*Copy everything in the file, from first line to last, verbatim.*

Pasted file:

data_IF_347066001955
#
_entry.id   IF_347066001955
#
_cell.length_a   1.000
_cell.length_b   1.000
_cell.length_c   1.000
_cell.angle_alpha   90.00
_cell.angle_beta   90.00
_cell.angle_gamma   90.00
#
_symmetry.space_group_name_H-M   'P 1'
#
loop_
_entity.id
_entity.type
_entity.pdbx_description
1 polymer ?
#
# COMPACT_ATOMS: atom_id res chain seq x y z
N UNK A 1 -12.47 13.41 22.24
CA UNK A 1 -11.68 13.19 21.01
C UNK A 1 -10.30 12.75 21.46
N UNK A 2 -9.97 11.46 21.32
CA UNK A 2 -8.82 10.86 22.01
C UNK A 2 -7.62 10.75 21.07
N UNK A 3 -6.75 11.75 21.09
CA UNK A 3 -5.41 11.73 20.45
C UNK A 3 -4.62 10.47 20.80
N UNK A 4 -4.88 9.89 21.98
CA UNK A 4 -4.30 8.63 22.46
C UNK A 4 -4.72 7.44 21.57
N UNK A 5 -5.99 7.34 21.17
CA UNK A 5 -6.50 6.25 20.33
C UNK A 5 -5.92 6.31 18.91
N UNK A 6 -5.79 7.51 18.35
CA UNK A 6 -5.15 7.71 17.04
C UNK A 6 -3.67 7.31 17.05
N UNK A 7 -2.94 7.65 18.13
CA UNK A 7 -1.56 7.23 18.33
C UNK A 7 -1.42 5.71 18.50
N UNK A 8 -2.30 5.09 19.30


data_IF_347066001955
#
_entry.id   IF_347066001955
#
_cell.length_a   1.000
_cell.length_b   1.000
_cell.length_c   1.000
_cell.angle_alpha   90.00
_cell.angle_beta   90.00
_cell.angle_gamma   90.00
#
_symmetry.space_group_name_H-M   'P 1'
#
loop_
_entity.id
_entity.type
_entity.pdbx_description
1 polymer ?
#
# COMPACT_ATOMS: atom_id res chain seq x y z
N UNK A 1 -12.47 13.41 22.24
CA UNK A 1 -11.68 13.19 21.01
C UNK A 1 -10.30 12.75 21.46
N UNK A 2 -9.97 11.46 21.32
CA UNK A 2 -8.82 10.86 22.01
C UNK A 2 -7.62 10.75 21.07
N UNK A 3 -6.75 11.75 21.09
CA UNK A 3 -5.41 11.73 20.45
C UNK A 3 -4.62 10.47 20.80
N UNK A 4 -4.88 9.89 21.98
CA UNK A 4 -4.30 8.63 22.46
C UNK A 4 -4.72 7.44 21.57
N UNK A 5 -5.99 7.34 21.17
CA UNK A 5 -6.50 6.25 20.33
C UNK A 5 -5.92 6.31 18.91
N UNK A 6 -5.79 7.51 18.35
CA UNK A 6 -5.15 7.71 17.04
C UNK A 6 -3.67 7.31 17.05
N UNK A 7 -2.94 7.65 18.13
CA UNK A 7 -1.56 7.23 18.33
C UNK A 7 -1.42 5.71 18.50
N UNK A 8 -2.30 5.09 19.30